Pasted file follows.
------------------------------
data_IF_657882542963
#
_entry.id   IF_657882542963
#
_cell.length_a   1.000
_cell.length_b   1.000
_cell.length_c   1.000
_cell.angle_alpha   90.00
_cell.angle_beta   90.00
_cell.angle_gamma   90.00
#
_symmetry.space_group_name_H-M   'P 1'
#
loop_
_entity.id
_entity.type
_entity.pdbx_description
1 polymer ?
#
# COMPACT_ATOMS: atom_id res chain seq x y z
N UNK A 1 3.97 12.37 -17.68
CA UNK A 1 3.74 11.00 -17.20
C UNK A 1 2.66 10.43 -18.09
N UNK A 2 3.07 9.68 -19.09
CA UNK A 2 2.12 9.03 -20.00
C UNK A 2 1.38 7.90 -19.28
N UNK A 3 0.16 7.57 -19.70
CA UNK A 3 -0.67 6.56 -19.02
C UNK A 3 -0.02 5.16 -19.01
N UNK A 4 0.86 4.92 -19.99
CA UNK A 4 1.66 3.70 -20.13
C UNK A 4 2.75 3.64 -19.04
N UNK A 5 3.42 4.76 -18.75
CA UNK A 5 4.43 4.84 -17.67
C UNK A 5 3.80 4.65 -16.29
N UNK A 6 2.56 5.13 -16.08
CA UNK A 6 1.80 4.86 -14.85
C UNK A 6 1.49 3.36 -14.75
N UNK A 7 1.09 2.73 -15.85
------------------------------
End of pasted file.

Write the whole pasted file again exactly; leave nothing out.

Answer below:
data_IF_657882542963
#
_entry.id   IF_657882542963
#
_cell.length_a   1.000
_cell.length_b   1.000
_cell.length_c   1.000
_cell.angle_alpha   90.00
_cell.angle_beta   90.00
_cell.angle_gamma   90.00
#
_symmetry.space_group_name_H-M   'P 1'
#
loop_
_entity.id
_entity.type
_entity.pdbx_description
1 polymer ?
#
# COMPACT_ATOMS: atom_id res chain seq x y z
N UNK A 1 3.97 12.37 -17.68
CA UNK A 1 3.74 11.00 -17.20
C UNK A 1 2.66 10.43 -18.09
N UNK A 2 3.07 9.68 -19.09
CA UNK A 2 2.12 9.03 -20.00
C UNK A 2 1.38 7.90 -19.28
N UNK A 3 0.16 7.57 -19.70
CA UNK A 3 -0.67 6.56 -19.02
C UNK A 3 -0.02 5.16 -19.01
N UNK A 4 0.86 4.92 -19.99
CA UNK A 4 1.66 3.70 -20.13
C UNK A 4 2.75 3.64 -19.04
N UNK A 5 3.42 4.76 -18.75
CA UNK A 5 4.43 4.84 -17.67
C UNK A 5 3.80 4.65 -16.29
N UNK A 6 2.56 5.13 -16.08
CA UNK A 6 1.80 4.86 -14.85
C UNK A 6 1.49 3.36 -14.75
N UNK A 7 1.09 2.73 -15.85